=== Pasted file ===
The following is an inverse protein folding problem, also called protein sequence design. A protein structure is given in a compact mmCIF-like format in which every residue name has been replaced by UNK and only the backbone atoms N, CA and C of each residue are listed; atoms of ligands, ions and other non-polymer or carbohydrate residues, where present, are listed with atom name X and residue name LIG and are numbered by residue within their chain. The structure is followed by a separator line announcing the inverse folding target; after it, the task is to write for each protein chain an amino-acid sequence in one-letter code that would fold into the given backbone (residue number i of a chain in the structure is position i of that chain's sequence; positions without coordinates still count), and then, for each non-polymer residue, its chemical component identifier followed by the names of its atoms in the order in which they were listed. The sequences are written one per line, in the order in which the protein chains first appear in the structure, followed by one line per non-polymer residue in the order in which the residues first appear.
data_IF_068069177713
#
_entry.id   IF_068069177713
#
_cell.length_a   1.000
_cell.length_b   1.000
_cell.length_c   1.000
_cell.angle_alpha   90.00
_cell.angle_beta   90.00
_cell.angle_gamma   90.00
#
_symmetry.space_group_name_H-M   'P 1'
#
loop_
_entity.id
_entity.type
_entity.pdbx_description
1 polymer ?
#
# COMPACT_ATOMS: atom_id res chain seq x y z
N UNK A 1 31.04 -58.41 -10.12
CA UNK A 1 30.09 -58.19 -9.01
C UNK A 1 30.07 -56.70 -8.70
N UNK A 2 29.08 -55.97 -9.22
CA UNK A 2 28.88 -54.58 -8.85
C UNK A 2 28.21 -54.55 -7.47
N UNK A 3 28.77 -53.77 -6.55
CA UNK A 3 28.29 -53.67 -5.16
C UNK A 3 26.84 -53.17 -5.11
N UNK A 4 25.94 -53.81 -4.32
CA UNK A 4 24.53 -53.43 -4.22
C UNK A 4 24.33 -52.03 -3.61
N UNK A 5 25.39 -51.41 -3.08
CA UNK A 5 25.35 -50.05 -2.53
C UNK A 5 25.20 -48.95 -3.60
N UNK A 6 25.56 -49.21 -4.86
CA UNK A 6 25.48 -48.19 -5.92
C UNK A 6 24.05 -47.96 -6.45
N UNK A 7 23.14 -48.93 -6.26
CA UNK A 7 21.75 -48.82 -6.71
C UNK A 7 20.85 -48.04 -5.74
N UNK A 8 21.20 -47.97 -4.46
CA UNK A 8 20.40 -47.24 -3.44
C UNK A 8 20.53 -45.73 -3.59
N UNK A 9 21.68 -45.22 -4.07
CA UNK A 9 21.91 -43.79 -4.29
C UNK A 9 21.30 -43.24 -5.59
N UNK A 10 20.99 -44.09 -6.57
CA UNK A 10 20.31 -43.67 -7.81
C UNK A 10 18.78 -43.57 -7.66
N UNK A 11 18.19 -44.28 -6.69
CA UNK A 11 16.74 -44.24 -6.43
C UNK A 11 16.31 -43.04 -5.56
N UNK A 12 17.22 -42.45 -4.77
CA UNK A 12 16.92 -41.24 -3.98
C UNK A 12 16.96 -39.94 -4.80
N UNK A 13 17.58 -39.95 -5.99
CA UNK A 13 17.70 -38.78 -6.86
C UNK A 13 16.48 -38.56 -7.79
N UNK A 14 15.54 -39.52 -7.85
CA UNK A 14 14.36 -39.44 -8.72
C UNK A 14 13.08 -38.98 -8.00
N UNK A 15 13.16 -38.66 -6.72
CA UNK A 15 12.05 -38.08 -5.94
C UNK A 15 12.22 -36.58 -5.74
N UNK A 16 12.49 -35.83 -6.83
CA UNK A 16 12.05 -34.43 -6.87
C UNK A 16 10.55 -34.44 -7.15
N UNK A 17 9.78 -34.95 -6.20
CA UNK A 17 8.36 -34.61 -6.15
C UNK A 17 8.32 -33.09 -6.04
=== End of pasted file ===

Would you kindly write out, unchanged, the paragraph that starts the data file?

The following is an inverse protein folding problem, also called protein sequence design. A protein structure is given in a compact mmCIF-like format in which every residue name has been replaced by UNK and only the backbone atoms N, CA and C of each residue are listed; atoms of ligands, ions and other non-polymer or carbohydrate residues, where present, are listed with atom name X and residue name LIG and are numbered by residue within their chain. The structure is followed by a separator line announcing the inverse folding target; after it, the task is to write for each protein chain an amino-acid sequence in one-letter code that would fold into the given backbone (residue number i of a chain in the structure is position i of that chain's sequence; positions without coordinates still count), and then, for each non-polymer residue, its chemical component identifier followed by the names of its atoms in the order in which they were listed. The sequences are written one per line, in the order in which the protein chains first appear in the structure, followed by one line per non-polymer residue in the order in which the residues first appear.